I first heard about the Counselling Hub on Facebook when one of my friends shared this article from the Southern Suburbs Tatler about this great new initiative that provides counselling to low-income and unemployed people for just R50 a session.
I was intrigued as I had never heard of (good) counselling actually being that cheap.
I had seen various therapists over the years and they were all super expensive. Basically, if you didn’t have medical aid, you weren’t seeing a reliable therapist or getting your meds.
I’ve been unemployed for nearly six months now and out of therapy for eight. I’m mentally ill and also have various traumas in my past that I need to work through. So I really needed therapy and to stop using my friends as my personal emotional dumping ground.
So I emailed the Counselling Hub and they got back to me quickly and advised me to rather call in as their inbox was inundated with requests. I then had a conversation with Shifra Jacobson who was polite and lovely to talk to and assured me that I would get a call back even though I was being put on a waiting list.
I was told I would wait a maximum two weeks, but eight days later, Shifra gave me a call herself to say I could come into therapy the next day. I was trying to be optimistic and happy about the fact that I could finally get therapy again, but I was also pessimistic about the level of care I would receive at a place where the therapy was so inexpensive as I had had free trauma counselling from a certain organisation before and it was terrible and left me feeling worse than before.
But I got to the Counselling Hub on the Wednesday I was due for my appointment and while it was easy to find, I was a few minutes late.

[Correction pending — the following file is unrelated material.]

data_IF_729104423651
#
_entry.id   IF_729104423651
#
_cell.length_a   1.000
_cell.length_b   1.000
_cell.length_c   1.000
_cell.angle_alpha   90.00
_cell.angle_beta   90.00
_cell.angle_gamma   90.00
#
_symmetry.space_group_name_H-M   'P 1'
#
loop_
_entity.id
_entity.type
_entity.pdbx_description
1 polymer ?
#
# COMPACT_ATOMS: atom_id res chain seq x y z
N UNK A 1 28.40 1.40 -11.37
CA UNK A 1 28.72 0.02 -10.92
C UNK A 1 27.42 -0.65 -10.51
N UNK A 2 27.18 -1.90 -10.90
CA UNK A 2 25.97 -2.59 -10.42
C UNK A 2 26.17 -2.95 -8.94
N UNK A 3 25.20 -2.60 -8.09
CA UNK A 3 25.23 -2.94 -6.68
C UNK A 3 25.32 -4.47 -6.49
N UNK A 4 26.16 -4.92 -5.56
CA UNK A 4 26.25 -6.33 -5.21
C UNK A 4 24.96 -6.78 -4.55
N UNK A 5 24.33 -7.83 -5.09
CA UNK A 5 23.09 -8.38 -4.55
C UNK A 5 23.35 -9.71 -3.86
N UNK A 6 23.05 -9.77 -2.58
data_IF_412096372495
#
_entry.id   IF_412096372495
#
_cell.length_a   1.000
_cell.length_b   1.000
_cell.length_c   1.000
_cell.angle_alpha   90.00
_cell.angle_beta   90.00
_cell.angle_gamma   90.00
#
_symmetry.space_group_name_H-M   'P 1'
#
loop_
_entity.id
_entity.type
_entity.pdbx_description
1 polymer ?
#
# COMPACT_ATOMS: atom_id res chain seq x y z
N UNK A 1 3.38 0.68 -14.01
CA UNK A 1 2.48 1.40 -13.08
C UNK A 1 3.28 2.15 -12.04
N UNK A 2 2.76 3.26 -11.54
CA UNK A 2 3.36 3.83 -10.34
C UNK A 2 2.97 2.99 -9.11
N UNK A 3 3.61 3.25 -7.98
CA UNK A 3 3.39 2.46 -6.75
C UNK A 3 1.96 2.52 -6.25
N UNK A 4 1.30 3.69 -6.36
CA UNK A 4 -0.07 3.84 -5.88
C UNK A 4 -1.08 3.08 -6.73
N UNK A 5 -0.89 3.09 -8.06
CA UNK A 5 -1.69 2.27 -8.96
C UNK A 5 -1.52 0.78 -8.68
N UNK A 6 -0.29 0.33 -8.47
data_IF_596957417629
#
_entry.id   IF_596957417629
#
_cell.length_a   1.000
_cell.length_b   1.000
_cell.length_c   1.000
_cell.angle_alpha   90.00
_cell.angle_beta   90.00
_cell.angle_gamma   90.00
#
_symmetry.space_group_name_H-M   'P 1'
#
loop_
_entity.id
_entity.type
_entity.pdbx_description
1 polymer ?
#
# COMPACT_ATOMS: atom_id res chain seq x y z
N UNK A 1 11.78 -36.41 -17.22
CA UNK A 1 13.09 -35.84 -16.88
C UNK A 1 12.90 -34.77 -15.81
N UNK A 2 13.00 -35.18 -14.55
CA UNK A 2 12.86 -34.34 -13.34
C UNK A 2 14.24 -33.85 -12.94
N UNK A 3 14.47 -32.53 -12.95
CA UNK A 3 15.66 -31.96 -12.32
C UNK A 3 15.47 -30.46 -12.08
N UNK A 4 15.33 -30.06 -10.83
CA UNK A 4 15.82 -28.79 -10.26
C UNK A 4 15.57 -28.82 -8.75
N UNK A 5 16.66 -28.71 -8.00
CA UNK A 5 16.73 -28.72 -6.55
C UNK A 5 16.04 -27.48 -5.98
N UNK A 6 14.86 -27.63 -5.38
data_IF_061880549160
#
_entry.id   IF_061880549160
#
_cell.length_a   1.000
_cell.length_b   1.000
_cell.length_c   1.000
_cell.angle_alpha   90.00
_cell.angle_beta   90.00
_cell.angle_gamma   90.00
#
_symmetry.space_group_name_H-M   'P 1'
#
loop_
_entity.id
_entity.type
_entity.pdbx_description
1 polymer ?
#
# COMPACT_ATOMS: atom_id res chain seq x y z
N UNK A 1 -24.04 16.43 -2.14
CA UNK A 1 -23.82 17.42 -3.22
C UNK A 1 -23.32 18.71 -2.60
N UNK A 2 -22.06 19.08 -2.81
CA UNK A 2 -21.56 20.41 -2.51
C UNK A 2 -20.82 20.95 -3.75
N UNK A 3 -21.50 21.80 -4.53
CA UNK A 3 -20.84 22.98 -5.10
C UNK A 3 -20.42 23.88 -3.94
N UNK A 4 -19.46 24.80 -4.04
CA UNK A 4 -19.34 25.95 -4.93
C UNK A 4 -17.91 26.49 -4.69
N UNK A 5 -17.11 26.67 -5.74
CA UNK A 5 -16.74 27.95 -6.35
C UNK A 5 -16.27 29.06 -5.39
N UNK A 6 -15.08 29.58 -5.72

They were kind and understanding and immediately I felt relaxed and at ease and as if I had come to the right place. I filled in a form with my particulars, illnesses, next of kin, etc and then the session began.
Thola was lovely and she helped me feel assured and comfortable to just talk and say things. I’m sure it was a frenzied mess of things coming out of my mouth, but she was kind and patient and informed me upfront that each session would be R50 and that they ask you to commit to four sessions at least and then you can talk with your counsellor after that as to what you need next.
I was pleasantly surprised at how great the entire process was and how professional the service was. I also spoke to Shifra about The Counselling Hub for a bit more information: “The Counselling Hub is a volunteer based organisation, including student interns and professionals. It is partnered with SACAP, South African College of Applied Psychology, a private college that connects us with student volunteers who complete the practical part of their studies with our organization,” says Shifra.
She is also insistent that although the Hub is led by women, they are passionate about “building an organisation that is progressive and welcoming of all genders,” as it was started as a way to address the mental health equity gap that exists in South Africa.
I will definitely be going back for more sessions and I really hope the Counselling Hub can help a lot of people who are so desperately in need of mental health care.
This is their contact information if you would like to enquire about booking an appointment:
Email email@example.com, call 021 462 3902 or visit http://counsellinghub.org.za/for more information. But if you’re not in Cape Town, or prefer not to visit the Counselling Hub, there are other options for you.
Cape Mental Health Society: (021) 447 9040
Life Line: (021) 461 1111
Famsa Observatory Office: (021) 4470170
Groote Schuur Hospital: (021) 404 2151/3
Trauma Centre: (021) 465 7373
Lifeline Crisis: 011 728 1347 WhatsApp call counselling line: 065 989 9238
FAMSA Joburg: 061 495 3766/011 855 2359
Focus on the Family Africa: 031 716 3300
TEARS sexual abuse counselling: Helpline: *134*7355# Landline: 010 590 5920
Grace Christian Counselling: 031 003 1830/ 063 528 5129
Revive Counselling: 041 373 8882/3
All over South Africa
SADAG Toll Free Line: 0800 567 567
Also, if you are privileged enough to have access to a private therapist and want to help those who have no choice but to use these centres, please consider making a donation to one or some of them if you can. They do amazing work and are supported by generous donations.